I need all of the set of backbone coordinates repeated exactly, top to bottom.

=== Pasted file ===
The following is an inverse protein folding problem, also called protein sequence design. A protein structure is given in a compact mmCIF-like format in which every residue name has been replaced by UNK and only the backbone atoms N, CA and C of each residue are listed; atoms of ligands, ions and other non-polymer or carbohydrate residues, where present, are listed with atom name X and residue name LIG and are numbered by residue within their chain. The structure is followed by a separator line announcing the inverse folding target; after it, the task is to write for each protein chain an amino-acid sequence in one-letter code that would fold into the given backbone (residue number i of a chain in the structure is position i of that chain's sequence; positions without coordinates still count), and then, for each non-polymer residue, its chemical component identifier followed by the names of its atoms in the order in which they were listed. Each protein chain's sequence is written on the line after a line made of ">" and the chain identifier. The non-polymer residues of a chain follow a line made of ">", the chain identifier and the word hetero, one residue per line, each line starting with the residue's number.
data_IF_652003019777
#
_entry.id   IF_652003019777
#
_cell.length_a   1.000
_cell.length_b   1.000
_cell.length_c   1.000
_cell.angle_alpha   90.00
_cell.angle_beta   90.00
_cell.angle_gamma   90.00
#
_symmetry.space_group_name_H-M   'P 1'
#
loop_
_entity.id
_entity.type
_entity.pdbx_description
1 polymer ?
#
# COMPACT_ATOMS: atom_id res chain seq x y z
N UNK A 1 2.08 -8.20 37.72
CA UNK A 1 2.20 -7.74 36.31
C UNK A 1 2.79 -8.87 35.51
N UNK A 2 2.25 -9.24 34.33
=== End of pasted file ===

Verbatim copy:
The following is an inverse protein folding problem, also called protein sequence design. A protein structure is given in a compact mmCIF-like format in which every residue name has been replaced by UNK and only the backbone atoms N, CA and C of each residue are listed; atoms of ligands, ions and other non-polymer or carbohydrate residues, where present, are listed with atom name X and residue name LIG and are numbered by residue within their chain. The structure is followed by a separator line announcing the inverse folding target; after it, the task is to write for each protein chain an amino-acid sequence in one-letter code that would fold into the given backbone (residue number i of a chain in the structure is position i of that chain's sequence; positions without coordinates still count), and then, for each non-polymer residue, its chemical component identifier followed by the names of its atoms in the order in which they were listed. Each protein chain's sequence is written on the line after a line made of ">" and the chain identifier. The non-polymer residues of a chain follow a line made of ">", the chain identifier and the word hetero, one residue per line, each line starting with the residue's number.
data_IF_652003019777
#
_entry.id   IF_652003019777
#
_cell.length_a   1.000
_cell.length_b   1.000
_cell.length_c   1.000
_cell.angle_alpha   90.00
_cell.angle_beta   90.00
_cell.angle_gamma   90.00
#
_symmetry.space_group_name_H-M   'P 1'
#
loop_
_entity.id
_entity.type
_entity.pdbx_description
1 polymer ?
#
# COMPACT_ATOMS: atom_id res chain seq x y z
N UNK A 1 2.08 -8.20 37.72
CA UNK A 1 2.20 -7.74 36.31
C UNK A 1 2.79 -8.87 35.51
N UNK A 2 2.25 -9.24 34.33